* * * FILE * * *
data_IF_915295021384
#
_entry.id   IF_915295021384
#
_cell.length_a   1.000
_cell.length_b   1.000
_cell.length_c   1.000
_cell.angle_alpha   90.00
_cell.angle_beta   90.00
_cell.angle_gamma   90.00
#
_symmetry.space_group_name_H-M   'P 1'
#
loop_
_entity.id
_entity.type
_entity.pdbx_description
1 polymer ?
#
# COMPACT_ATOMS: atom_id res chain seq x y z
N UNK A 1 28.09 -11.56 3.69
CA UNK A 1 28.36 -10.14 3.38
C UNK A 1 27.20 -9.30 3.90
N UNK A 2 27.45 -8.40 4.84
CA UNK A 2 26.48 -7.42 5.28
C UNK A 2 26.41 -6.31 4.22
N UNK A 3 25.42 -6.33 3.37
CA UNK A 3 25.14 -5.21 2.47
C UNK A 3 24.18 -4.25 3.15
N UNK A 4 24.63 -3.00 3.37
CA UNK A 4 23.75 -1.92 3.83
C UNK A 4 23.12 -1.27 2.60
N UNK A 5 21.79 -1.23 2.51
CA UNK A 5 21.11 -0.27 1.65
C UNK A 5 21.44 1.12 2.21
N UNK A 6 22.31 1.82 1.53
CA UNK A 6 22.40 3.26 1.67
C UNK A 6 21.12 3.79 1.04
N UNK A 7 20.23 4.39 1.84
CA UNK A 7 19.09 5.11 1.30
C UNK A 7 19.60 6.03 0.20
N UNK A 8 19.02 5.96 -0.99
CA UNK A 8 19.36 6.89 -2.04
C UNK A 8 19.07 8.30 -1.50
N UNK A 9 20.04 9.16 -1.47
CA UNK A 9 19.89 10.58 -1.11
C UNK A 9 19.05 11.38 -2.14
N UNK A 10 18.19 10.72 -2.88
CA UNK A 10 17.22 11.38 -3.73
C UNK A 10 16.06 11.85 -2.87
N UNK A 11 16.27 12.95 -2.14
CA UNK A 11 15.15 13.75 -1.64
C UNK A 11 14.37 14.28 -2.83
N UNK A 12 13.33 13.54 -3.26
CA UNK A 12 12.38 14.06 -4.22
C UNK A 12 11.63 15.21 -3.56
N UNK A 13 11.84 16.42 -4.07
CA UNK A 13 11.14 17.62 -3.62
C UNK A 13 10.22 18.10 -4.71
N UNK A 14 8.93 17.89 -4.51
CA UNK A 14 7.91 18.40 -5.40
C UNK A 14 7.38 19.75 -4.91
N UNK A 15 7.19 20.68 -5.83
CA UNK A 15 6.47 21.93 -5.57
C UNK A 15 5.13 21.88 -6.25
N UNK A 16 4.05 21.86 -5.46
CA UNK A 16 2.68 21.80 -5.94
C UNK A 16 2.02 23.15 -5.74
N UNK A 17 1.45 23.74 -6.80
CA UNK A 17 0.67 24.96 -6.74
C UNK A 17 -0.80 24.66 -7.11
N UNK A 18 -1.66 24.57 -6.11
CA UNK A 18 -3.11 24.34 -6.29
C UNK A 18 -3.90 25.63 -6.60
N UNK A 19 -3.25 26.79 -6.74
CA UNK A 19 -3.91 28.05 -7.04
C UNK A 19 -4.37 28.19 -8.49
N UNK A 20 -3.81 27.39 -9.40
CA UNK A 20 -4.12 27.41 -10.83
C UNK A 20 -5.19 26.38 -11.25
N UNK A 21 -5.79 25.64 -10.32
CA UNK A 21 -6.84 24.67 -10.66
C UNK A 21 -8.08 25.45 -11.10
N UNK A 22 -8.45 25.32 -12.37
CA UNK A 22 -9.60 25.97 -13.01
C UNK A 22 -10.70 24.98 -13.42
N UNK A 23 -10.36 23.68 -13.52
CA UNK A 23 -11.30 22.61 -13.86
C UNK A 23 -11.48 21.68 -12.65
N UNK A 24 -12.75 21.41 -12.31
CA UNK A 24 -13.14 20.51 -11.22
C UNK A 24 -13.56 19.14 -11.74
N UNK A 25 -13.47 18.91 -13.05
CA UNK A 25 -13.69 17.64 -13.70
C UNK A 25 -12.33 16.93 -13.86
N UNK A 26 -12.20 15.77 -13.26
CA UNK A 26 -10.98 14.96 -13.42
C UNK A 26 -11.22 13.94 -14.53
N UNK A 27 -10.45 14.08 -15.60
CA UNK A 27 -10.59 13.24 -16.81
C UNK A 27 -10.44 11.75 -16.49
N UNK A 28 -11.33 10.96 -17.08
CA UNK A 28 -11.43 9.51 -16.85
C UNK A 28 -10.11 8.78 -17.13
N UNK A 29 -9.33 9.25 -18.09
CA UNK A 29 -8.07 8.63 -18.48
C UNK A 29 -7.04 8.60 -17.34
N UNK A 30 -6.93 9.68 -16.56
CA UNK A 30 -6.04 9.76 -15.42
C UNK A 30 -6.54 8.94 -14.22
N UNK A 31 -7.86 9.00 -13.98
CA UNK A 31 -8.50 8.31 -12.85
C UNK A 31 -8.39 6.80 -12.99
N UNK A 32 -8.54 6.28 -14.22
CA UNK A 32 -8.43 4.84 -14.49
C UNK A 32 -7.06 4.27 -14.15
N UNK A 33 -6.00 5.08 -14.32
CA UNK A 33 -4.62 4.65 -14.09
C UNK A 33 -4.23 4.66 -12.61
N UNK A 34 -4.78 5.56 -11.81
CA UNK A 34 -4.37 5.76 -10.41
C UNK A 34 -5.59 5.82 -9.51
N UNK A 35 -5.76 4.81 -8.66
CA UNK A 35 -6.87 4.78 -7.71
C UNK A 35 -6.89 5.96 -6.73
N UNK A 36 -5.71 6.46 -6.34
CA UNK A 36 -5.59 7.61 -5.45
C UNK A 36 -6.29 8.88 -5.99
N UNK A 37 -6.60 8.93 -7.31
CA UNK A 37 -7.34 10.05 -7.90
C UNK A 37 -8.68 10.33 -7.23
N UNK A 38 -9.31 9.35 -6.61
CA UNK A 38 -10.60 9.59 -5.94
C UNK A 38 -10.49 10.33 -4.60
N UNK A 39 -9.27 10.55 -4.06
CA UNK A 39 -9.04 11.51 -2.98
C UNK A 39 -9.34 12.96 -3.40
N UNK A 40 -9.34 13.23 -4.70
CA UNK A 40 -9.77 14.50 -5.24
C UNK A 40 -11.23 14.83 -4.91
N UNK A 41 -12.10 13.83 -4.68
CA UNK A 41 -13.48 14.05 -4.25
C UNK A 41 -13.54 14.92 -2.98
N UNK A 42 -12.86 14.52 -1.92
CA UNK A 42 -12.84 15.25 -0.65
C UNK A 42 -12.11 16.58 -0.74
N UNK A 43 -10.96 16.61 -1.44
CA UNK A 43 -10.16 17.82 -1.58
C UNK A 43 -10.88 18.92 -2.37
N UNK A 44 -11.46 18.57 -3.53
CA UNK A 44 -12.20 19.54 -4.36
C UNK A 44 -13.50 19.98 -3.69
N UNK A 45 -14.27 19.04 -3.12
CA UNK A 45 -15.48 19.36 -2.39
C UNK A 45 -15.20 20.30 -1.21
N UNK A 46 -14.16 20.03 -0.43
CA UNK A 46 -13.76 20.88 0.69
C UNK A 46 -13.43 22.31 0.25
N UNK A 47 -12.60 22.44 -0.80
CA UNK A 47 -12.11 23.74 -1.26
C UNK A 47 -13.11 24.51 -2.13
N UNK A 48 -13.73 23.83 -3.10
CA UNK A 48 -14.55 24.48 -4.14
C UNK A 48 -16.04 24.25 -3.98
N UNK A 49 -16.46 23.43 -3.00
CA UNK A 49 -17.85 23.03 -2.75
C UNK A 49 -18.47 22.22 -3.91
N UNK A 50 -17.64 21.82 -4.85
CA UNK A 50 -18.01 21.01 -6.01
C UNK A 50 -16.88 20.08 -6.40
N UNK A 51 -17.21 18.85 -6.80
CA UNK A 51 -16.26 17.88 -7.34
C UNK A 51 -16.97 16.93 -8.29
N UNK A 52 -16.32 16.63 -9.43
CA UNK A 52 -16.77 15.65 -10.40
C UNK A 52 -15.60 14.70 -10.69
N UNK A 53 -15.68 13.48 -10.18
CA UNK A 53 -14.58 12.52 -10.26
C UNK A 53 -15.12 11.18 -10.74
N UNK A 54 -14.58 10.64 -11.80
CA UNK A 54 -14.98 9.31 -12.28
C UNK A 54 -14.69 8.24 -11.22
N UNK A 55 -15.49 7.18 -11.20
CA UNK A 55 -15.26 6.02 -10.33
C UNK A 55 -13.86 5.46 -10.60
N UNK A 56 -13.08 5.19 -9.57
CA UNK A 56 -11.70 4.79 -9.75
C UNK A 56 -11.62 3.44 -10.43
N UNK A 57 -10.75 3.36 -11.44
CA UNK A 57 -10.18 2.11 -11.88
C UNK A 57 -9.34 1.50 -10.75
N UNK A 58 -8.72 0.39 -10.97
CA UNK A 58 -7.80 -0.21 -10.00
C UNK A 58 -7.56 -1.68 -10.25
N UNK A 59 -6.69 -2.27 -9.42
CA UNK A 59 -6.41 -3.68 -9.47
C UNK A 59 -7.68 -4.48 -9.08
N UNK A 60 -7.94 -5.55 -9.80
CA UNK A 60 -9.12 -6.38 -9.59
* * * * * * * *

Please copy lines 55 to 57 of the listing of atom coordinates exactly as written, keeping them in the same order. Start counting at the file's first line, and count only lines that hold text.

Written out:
CA UNK A 12 12.38 14.06 -4.22
C UNK A 12 11.63 15.21 -3.56
N UNK A 13 11.84 16.42 -4.07